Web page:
(This article belongs to the Special Issue Cancer Molecular Imaging)
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20 pages, 2655 KiB  
Review
Development of Folate Receptor−Targeted PET Radiopharmaceuticals for Tumor Imaging—A Bench-to-Bedside Journey
by Silvan D. Boss and Simon Mensah Ametamey
Cancers 2020, 12(6), 1508; https://doi.org/10.3390/cancers12061508 - 09 Jun 2020
Cited by 27 | Viewed by 3999
Abstract
The folate receptor-α (FR-α) is overexpressed in many epithelial cancers, including ovary, uterus, kidneys, breast, lung, colon and prostate carcinomas, but shows limited expression in normal tissues such as kidneys, salivary glands, choroid plexus and placenta. FR-α has therefore emerged as a promising [...] Read more.
The folate receptor-α (FR-α) is overexpressed in many epithelial cancers, including ovary, uterus, kidneys, breast, lung, colon and prostate carcinomas, but shows limited expression in normal tissues such as kidneys, salivary glands, choroid plexus and placenta. FR-α has therefore emerged as a promising target for the delivery of therapeutic and imaging agents to FR-positive tumors. A series of folate-based PET (positron emission tomography) radiopharmaceuticals have been developed for the selective targeting of FR-positive malignancies. This review provides an overview on the research progress made so far regarding the design, radiosynthesis and the utility of the folate-derived PET radioconjugates for targeting FR-positive tumors. For the most part, results from folate radioconjugates labeled with fluorine-18 (t1/2 = 109.8 min) and gallium-68 (t1/2 = 67.7 min) have been presented but folates labeled with “exotic” and new PET radionuclides such as copper-64 (t1/2 = 12.7 h), terbium-152 (t1/2 = 17.5 h), scandium-44 (t1/2 = 3.97 h), cobalt-55 (t1/2 = 17.5 h) and zirconium-89 (t1/2 = 78.4 h) are also discussed. For tumor imaging, none of the reported PET radiolabeled folates reported to date has made the complete bench-to-bedside journey except [18F]AzaFol, which made it to patients with metastatic ovarian and lung cancers in a multicenter first-in-human trial. In the near future, however, we expect more clinical trials with folate-based PET radiopharmaceuticals given the increasing clinical interest in imaging and the treatment of FR-related malignancies. Full article
(This article belongs to the Special Issue Cancer Molecular Imaging)
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16 pages, 3391 KiB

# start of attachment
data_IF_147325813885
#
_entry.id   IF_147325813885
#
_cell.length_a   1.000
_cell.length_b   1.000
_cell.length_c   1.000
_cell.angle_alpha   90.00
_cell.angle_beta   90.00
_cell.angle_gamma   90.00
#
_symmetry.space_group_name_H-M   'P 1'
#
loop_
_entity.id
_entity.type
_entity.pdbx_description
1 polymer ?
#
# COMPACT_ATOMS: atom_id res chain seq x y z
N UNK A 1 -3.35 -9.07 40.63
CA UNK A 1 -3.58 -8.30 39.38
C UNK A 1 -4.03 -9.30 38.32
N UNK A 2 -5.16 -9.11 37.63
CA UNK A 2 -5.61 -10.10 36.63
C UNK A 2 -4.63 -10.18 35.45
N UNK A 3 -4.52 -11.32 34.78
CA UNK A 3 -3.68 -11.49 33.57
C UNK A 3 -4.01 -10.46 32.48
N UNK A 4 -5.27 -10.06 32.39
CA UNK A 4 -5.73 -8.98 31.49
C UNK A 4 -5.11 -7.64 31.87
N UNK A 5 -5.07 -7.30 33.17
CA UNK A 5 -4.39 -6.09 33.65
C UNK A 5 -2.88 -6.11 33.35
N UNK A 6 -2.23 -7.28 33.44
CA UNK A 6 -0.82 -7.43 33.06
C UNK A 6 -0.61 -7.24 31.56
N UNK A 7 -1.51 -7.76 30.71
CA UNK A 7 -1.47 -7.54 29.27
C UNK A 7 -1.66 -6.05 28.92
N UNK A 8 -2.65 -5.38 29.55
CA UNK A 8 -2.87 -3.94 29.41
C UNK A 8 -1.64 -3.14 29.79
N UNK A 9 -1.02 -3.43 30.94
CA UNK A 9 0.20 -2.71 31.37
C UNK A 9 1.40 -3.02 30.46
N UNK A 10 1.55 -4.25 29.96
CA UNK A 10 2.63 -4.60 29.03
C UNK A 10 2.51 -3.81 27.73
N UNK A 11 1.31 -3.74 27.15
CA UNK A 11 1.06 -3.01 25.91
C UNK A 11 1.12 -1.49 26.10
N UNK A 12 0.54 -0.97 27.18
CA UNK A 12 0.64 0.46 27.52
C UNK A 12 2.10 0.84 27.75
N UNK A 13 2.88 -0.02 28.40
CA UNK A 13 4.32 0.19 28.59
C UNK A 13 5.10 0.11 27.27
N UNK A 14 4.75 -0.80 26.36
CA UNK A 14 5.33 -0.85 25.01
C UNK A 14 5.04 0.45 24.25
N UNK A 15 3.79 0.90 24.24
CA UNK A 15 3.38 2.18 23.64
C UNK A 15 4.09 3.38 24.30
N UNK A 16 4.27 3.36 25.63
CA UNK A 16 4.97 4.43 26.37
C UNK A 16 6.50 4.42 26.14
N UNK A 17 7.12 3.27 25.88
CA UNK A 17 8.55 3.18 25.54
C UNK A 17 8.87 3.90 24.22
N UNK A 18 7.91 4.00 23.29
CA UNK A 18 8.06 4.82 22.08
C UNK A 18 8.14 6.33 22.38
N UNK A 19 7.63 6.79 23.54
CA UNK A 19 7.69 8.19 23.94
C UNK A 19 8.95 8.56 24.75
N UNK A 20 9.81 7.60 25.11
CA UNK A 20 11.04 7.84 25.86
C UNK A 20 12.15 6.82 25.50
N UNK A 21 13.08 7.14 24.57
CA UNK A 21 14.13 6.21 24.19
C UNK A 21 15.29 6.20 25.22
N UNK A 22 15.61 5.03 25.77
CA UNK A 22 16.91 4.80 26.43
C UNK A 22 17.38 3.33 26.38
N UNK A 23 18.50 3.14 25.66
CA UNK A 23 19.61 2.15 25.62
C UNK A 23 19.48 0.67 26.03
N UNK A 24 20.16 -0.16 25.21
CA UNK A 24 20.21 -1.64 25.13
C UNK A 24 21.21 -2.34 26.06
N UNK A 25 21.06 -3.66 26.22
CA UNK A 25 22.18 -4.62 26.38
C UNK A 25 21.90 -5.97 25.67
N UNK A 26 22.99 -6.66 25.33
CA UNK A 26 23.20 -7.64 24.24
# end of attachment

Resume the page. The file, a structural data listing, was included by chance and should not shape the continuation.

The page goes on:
Review
Hypoxia PET Imaging with [18F]-HX4—A Promising Next-Generation Tracer
by Sebastian Sanduleanu, Alexander M.A. van der Wiel, Relinde I.Y. Lieverse, Damiënne Marcus, Abdalla Ibrahim, Sergey Primakov, Guangyao Wu, Jan Theys, Ala Yaromina, Ludwig J. Dubois and Philippe Lambin
Cancers 2020, 12(5), 1322; https://doi.org/10.3390/cancers12051322 - 22 May 2020
Cited by 31 | Viewed by 4239
Abstract
Hypoxia—a common feature of the majority of solid tumors—is a negative prognostic factor, as it is associated with invasion, metastasis and therapy resistance. To date, a variety of methods are available for the assessment of tumor hypoxia, including the use of positron emission [...] Read more.
Hypoxia—a common feature of the majority of solid tumors—is a negative prognostic factor, as it is associated with invasion, metastasis and therapy resistance. To date, a variety of methods are available for the assessment of tumor hypoxia, including the use of positron emission tomography (PET). A plethora of hypoxia PET tracers, each with its own strengths and limitations, has been developed and successfully validated, thereby providing useful prognostic or predictive information. The current review focusses on [18F]-HX4, a promising next-generation hypoxia PET tracer. After a brief history of its development, we discuss and compare its characteristics with other hypoxia PET tracers and provide an update on its progression into the clinic. Lastly, we address the potential applications of assessing tumor hypoxia using [18F]-HX4, with a focus on improving patient-tailored therapies. Full article
(This article belongs to the Special Issue Cancer Molecular Imaging)
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34 pages, 4755 KiB  
Review
Insight into the Development of PET Radiopharmaceuticals for Oncology
by Joseph Lau, Etienne Rousseau, Daniel Kwon, Kuo-Shyan Lin, François Bénard and Xiaoyuan Chen
Cancers 2020, 12(5), 1312; https://doi.org/10.3390/cancers12051312 - 21 May 2020
Cited by 47 | Viewed by 6775
Abstract
While the development of positron emission tomography (PET) radiopharmaceuticals closely follows that of traditional drug development, there are several key considerations in the chemical and radiochemical synthesis, preclinical assessment, and clinical translation of PET radiotracers. As such, we outline the fundamentals of radiotracer [...] Read more.
While the development of positron emission tomography (PET) radiopharmaceuticals closely follows that of traditional drug development, there are several key considerations in the chemical and radiochemical synthesis, preclinical assessment, and clinical translation of PET radiotracers. As such, we outline the fundamentals of radiotracer design, with respect to the selection of an appropriate pharmacophore. These concepts will be reinforced by exemplary cases of PET radiotracer development, both with respect to their preclinical and clinical evaluation. We also provide a guideline for the proper selection of a radionuclide and the appropriate labeling strategy to access a tracer with optimal imaging qualities. Finally, we summarize the methodology of their evaluation in in vitro and animal models and the road to clinical translation. This review is intended to be a primer for newcomers to the field and give insight into the workflow of developing radiopharmaceuticals. Full article
(This article belongs to the Special Issue Cancer Molecular Imaging)